What Makes A Good Listener?
A good listener doesn’t just listen to find something that they can respond to. Listening is not the same as hearing – it’s not about just giving the other person a chance to speak.
In fact, a good listener might often interrupt the person who’s talking.
A good listener listens to understand. To absorb. That means they ASK inquisitive questions that help them make sense of what the other person is telling them. But it doesn’t end there.
WTF Is Active Listening?
By actively asking well-structured, challenging questions, you’re actually helping the other person understand themselves. They have to pause, process their feelings, and figure out what they think.
That’s why it feels meaningful for them.
And while they’re processing, they feel like YOU care enough to actually want to understand them, and that creates a connection between you.
So ask less fact-based questions, because they’re easy to answer. People already have ready-made responses for those.
Instead, ask more questions that make the other person think and reflect. That’s what active listening is. There are examples of this below.
A Good Listener Knows When To Shut Up
If you’re worried that you’re asking too many questions – like it’s an interview – well the other person only really gets that feeling if you’re collecting facts, e.g. “How long are you going to be overseas for?” and “What countries are you visiting?” and “What are you going to do?”
It doesn’t really happen if you’re making them reflect deeply (as long as they feel comfortable with you and with the environment you’re in) – e.g. “What are you going to miss most while you’re overseas?” or “What are you hoping to get out of the trip?” or “Is there anything you’re worried about?”
Because those deeper questions, which the other person has to process, naturally lead to longer and more open responses, which space out your questions.
So it’s not like you’re firing questions at them endlessly. A good listener still gives the other person space to talk… BUT you’re also guiding them with good questions.
Good Listener Example: Understanding Your Girlfriend Better
My girlfriend told me once, “I don’t like it when you tell me how to do things. I feel like you’re judging me.”
“I’m not judging you.” I said. “It was just a suggestion.”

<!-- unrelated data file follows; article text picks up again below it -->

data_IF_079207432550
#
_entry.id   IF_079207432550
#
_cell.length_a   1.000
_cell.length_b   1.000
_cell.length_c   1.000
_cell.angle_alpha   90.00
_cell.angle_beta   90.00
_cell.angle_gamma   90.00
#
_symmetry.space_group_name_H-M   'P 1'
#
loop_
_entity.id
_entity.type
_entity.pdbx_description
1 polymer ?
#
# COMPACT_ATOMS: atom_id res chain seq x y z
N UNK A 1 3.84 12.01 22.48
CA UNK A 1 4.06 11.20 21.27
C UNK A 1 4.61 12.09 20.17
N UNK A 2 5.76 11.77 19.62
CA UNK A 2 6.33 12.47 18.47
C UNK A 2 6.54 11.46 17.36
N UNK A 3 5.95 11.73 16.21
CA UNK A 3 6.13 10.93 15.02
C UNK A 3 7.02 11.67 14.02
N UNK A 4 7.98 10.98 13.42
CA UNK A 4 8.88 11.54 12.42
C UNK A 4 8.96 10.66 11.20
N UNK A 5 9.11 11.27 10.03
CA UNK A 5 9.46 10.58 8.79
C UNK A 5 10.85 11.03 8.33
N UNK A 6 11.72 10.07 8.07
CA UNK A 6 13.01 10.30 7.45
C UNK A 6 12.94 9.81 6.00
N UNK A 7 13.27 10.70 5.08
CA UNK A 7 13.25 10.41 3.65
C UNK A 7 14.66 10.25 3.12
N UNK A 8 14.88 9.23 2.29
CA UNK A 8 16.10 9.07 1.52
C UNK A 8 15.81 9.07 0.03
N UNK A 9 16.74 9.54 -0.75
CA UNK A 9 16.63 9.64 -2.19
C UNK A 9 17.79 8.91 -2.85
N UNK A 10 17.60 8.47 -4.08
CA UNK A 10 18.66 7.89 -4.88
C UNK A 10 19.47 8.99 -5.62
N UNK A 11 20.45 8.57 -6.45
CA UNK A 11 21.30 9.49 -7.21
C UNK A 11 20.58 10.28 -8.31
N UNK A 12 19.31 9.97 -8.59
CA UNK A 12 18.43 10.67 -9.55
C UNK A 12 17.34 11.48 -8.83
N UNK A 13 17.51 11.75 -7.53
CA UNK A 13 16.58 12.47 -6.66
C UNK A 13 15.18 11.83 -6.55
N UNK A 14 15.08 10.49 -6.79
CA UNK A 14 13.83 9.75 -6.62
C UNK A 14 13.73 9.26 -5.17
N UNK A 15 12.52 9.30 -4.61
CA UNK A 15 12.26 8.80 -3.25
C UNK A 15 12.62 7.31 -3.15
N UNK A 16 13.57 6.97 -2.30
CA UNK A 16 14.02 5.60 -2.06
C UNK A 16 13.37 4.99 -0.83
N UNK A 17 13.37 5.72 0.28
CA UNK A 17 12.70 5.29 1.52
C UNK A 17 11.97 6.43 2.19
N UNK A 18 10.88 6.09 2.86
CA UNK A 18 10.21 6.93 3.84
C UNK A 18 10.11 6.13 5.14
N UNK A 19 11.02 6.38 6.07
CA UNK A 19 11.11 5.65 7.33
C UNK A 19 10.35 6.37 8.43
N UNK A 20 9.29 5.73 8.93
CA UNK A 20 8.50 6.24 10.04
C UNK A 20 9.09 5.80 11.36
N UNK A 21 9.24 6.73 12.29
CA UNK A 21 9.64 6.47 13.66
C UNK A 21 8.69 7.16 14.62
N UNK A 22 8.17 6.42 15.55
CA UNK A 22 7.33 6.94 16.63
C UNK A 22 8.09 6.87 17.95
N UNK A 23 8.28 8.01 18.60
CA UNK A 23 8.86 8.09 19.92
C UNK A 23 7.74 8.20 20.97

I was not listening.
Regardless of how I experienced it, her experience was that I was judging her. A bad listener focuses on responding to explain his own experience. A good listener focuses on understanding the other person’s experience:
- “Which part makes you feel like I’m judging you?”
- “Was it what I said, or how I said it?”
- “How would you like me to make suggestions in future? Or would you prefer it if I didn’t make suggestions?”
A good listener improves the way he relates to people by understanding how they think. Understanding what’s important to them.
A bad listener learns nothing and pushes people away.
You can read this article to see another way being a good listener can help in challenging situations.
Good Listener Example: Active Listening At A Job Interview
At an interview for a sales job I was asked, “How will you bring us new clients?”
I didn’t have an answer prepared. I panicked and charged forward blindly with an empty, generic answer. Any blog post on sales would’ve listed off the same uninspired strategies.
I was not listening.
A good listener would’ve unpacked the interviewer’s question to understand what he was looking for first, then used that ammunition to craft a tailored, thought-out response:
- “What’s your biggest bottleneck right now in getting new clients on board?”
- “What strategies have worked best so far?”
- “Is there anything you definitely wouldn’t try?”
A good listener makes sure he understands all of the information before responding.
A bad listener jumps the gun.